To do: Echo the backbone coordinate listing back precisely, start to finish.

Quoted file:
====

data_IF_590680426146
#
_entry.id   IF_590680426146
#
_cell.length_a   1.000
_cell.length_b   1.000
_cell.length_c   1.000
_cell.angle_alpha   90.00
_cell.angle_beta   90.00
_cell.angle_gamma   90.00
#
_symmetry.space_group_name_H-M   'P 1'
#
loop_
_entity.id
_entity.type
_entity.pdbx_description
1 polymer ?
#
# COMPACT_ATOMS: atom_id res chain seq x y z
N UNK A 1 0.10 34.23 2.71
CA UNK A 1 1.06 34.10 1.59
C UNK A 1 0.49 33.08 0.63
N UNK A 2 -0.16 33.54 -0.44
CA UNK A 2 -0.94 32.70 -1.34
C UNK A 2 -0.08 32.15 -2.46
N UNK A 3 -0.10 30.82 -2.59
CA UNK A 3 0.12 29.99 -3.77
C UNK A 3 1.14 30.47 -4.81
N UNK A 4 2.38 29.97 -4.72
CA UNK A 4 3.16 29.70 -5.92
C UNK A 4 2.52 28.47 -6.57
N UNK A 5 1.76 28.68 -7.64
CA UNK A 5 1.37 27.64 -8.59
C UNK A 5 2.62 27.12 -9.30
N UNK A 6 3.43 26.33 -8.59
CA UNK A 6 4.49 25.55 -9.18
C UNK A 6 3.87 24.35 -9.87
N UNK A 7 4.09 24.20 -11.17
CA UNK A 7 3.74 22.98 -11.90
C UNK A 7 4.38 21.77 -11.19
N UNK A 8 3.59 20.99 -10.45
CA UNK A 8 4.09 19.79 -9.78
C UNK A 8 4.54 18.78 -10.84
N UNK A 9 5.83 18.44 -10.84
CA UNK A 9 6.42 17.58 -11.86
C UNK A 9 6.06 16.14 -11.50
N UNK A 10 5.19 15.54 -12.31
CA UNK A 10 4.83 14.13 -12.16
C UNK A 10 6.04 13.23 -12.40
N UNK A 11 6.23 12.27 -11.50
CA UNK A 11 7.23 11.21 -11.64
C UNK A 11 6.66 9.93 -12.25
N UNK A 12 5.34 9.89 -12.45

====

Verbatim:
data_IF_590680426146
#
_entry.id   IF_590680426146
#
_cell.length_a   1.000
_cell.length_b   1.000
_cell.length_c   1.000
_cell.angle_alpha   90.00
_cell.angle_beta   90.00
_cell.angle_gamma   90.00
#
_symmetry.space_group_name_H-M   'P 1'
#
loop_
_entity.id
_entity.type
_entity.pdbx_description
1 polymer ?
#
# COMPACT_ATOMS: atom_id res chain seq x y z
N UNK A 1 0.10 34.23 2.71
CA UNK A 1 1.06 34.10 1.59
C UNK A 1 0.49 33.08 0.63
N UNK A 2 -0.16 33.54 -0.44
CA UNK A 2 -0.94 32.70 -1.34
C UNK A 2 -0.08 32.15 -2.46
N UNK A 3 -0.10 30.82 -2.59
CA UNK A 3 0.12 29.99 -3.77
C UNK A 3 1.14 30.47 -4.81
N UNK A 4 2.38 29.97 -4.72
CA UNK A 4 3.16 29.70 -5.92
C UNK A 4 2.52 28.47 -6.57
N UNK A 5 1.76 28.68 -7.64
CA UNK A 5 1.37 27.64 -8.59
C UNK A 5 2.62 27.12 -9.30
N UNK A 6 3.43 26.33 -8.59
CA UNK A 6 4.49 25.55 -9.18
C UNK A 6 3.87 24.35 -9.87
N UNK A 7 4.09 24.20 -11.17
CA UNK A 7 3.74 22.98 -11.90
C UNK A 7 4.38 21.77 -11.19
N UNK A 8 3.59 20.99 -10.45
CA UNK A 8 4.09 19.79 -9.78
C UNK A 8 4.54 18.78 -10.84
N UNK A 9 5.83 18.44 -10.84
CA UNK A 9 6.42 17.58 -11.86
C UNK A 9 6.06 16.14 -11.50
N UNK A 10 5.19 15.54 -12.31
CA UNK A 10 4.83 14.13 -12.16
C UNK A 10 6.04 13.23 -12.40
N UNK A 11 6.23 12.27 -11.50
CA UNK A 11 7.23 11.21 -11.64
C UNK A 11 6.66 9.93 -12.25
N UNK A 12 5.34 9.89 -12.45